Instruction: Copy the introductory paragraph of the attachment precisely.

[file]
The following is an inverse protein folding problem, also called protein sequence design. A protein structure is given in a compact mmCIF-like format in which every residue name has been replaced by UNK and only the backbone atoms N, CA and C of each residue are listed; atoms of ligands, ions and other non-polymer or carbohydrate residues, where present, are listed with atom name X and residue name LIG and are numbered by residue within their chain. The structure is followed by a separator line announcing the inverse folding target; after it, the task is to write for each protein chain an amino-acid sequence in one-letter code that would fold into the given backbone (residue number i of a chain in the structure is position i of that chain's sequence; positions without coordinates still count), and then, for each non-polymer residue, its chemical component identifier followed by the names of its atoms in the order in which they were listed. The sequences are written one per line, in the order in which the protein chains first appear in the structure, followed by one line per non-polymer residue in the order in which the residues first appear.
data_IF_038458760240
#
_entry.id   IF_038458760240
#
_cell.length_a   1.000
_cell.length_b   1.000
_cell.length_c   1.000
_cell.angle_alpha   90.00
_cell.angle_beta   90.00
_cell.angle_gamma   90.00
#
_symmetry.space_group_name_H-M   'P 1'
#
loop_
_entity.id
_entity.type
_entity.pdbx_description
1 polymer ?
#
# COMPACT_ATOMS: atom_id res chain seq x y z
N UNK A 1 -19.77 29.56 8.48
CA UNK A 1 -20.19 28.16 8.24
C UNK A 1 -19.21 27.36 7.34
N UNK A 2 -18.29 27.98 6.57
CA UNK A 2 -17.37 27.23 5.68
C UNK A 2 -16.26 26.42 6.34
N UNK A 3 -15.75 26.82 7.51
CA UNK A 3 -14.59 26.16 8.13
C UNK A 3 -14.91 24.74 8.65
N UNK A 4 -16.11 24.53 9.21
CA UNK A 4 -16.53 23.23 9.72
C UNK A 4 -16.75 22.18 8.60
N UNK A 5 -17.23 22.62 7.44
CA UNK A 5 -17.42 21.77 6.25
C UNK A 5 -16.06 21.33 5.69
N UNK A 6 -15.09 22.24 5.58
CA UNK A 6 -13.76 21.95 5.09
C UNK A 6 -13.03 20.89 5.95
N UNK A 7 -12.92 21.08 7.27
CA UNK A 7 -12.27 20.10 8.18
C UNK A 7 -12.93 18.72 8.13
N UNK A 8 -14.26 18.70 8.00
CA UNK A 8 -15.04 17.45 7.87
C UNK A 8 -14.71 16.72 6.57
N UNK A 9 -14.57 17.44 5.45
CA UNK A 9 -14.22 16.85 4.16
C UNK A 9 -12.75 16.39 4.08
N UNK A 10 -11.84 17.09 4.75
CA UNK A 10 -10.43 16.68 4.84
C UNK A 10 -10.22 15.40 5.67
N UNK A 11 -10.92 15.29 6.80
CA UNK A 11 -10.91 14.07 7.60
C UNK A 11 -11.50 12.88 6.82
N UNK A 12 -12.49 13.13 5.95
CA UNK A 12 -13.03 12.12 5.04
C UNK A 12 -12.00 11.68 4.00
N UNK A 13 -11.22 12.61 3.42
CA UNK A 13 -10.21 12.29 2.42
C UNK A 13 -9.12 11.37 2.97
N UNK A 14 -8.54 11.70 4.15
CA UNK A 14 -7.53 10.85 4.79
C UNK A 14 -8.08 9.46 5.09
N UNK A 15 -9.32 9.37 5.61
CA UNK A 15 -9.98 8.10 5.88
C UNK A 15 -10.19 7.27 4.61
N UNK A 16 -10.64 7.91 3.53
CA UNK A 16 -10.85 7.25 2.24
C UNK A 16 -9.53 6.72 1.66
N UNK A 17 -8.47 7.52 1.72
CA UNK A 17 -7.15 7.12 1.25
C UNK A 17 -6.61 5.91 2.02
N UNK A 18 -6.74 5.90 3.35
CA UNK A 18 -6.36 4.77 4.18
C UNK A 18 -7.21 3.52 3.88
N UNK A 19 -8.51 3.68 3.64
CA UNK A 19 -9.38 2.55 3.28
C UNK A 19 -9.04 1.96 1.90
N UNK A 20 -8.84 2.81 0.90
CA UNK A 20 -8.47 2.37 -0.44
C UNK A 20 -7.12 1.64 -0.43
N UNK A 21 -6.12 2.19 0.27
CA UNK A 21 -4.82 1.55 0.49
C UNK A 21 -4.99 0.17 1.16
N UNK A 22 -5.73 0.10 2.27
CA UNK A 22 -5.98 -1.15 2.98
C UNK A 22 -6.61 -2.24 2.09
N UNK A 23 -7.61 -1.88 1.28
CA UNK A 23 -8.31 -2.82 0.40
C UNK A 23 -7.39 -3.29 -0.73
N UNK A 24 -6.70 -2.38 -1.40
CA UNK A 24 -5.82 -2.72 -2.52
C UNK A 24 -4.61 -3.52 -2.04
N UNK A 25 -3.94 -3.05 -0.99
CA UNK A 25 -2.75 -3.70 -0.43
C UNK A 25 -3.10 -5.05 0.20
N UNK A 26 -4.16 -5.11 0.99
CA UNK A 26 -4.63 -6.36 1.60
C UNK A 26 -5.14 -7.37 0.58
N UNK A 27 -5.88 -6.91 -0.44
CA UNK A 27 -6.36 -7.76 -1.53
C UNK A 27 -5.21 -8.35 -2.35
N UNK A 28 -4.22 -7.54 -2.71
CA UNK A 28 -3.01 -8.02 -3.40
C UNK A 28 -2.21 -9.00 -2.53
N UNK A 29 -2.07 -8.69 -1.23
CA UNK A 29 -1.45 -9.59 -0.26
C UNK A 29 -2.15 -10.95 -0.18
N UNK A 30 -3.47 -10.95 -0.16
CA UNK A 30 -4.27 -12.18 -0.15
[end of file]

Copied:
The following is an inverse protein folding problem, also called protein sequence design. A protein structure is given in a compact mmCIF-like format in which every residue name has been replaced by UNK and only the backbone atoms N, CA and C of each residue are listed; atoms of ligands, ions and other non-polymer or carbohydrate residues, where present, are listed with atom name X and residue name LIG and are numbered by residue within their chain. The structure is followed by a separator line announcing the inverse folding target; after it, the task is to write for each protein chain an amino-acid sequence in one-letter code that would fold into the given backbone (residue number i of a chain in the structure is position i of that chain's sequence; positions without coordinates still count), and then, for each non-polymer residue, its chemical component identifier followed by the names of its atoms in the order in which they were listed. The sequences are written one per line, in the order in which the protein chains first appear in the structure, followed by one line per non-polymer residue in the order in which the residues first appear.